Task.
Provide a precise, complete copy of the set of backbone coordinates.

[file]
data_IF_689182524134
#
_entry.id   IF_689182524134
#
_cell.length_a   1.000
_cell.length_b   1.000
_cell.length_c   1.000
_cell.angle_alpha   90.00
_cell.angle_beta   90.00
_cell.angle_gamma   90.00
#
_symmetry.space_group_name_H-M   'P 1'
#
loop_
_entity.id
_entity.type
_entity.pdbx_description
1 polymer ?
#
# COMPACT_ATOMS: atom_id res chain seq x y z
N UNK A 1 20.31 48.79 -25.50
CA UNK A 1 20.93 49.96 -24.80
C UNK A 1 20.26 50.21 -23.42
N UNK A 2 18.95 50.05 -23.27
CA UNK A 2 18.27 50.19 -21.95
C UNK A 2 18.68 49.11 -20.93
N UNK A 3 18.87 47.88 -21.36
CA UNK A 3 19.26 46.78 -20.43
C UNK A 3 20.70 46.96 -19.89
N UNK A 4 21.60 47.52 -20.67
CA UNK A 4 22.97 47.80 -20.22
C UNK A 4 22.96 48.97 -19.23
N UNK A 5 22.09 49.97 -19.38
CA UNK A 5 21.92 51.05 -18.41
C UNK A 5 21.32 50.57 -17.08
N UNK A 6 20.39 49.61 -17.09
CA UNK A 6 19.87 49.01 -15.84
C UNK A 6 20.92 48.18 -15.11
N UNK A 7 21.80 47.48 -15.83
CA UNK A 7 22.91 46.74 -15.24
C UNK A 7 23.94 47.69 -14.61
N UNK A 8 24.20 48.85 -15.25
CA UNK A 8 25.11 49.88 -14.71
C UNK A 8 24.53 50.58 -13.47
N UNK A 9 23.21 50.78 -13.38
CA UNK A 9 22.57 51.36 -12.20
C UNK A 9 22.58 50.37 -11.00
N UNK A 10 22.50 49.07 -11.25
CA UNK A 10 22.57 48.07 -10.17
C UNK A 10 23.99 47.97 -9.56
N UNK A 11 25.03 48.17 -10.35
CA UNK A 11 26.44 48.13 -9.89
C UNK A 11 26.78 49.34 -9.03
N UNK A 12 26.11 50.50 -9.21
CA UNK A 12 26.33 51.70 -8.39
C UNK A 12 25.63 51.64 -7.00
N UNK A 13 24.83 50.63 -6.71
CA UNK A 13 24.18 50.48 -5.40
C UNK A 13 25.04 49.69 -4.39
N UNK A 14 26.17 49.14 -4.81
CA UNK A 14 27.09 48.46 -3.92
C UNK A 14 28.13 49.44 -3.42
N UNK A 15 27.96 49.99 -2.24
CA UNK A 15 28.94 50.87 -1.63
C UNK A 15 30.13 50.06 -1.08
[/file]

data_IF_689182524134
#
_entry.id   IF_689182524134
#
_cell.length_a   1.000
_cell.length_b   1.000
_cell.length_c   1.000
_cell.angle_alpha   90.00
_cell.angle_beta   90.00
_cell.angle_gamma   90.00
#
_symmetry.space_group_name_H-M   'P 1'
#
loop_
_entity.id
_entity.type
_entity.pdbx_description
1 polymer ?
#
# COMPACT_ATOMS: atom_id res chain seq x y z
N UNK A 1 20.31 48.79 -25.50
CA UNK A 1 20.93 49.96 -24.80
C UNK A 1 20.26 50.21 -23.42
N UNK A 2 18.95 50.05 -23.27
CA UNK A 2 18.27 50.19 -21.95
C UNK A 2 18.68 49.11 -20.93
N UNK A 3 18.87 47.88 -21.36
CA UNK A 3 19.26 46.78 -20.43
C UNK A 3 20.70 46.96 -19.89
N UNK A 4 21.60 47.52 -20.67
CA UNK A 4 22.97 47.80 -20.22
C UNK A 4 22.96 48.97 -19.23
N UNK A 5 22.09 49.97 -19.38
CA UNK A 5 21.92 51.05 -18.41
C UNK A 5 21.32 50.57 -17.08
N UNK A 6 20.39 49.61 -17.09
CA UNK A 6 19.87 49.01 -15.84
C UNK A 6 20.92 48.18 -15.11
N UNK A 7 21.80 47.48 -15.83
CA UNK A 7 22.91 46.74 -15.24
C UNK A 7 23.94 47.69 -14.61
N UNK A 8 24.20 48.85 -15.25
CA UNK A 8 25.11 49.88 -14.71
C UNK A 8 24.53 50.58 -13.47
N UNK A 9 23.21 50.78 -13.38
CA UNK A 9 22.57 51.36 -12.20
C UNK A 9 22.58 50.37 -11.00
N UNK A 10 22.50 49.07 -11.25
CA UNK A 10 22.57 48.07 -10.17
C UNK A 10 23.99 47.97 -9.56
N UNK A 11 25.03 48.17 -10.35
CA UNK A 11 26.44 48.13 -9.89
C UNK A 11 26.78 49.34 -9.03
N UNK A 12 26.11 50.50 -9.21
CA UNK A 12 26.33 51.70 -8.39
C UNK A 12 25.63 51.64 -7.00
N UNK A 13 24.83 50.63 -6.71
CA UNK A 13 24.18 50.48 -5.40
C UNK A 13 25.04 49.69 -4.39
N UNK A 14 26.17 49.14 -4.81
CA UNK A 14 27.09 48.46 -3.92
C UNK A 14 28.13 49.44 -3.42
N UNK A 15 27.96 49.99 -2.24
CA UNK A 15 28.94 50.87 -1.63
C UNK A 15 30.13 50.06 -1.08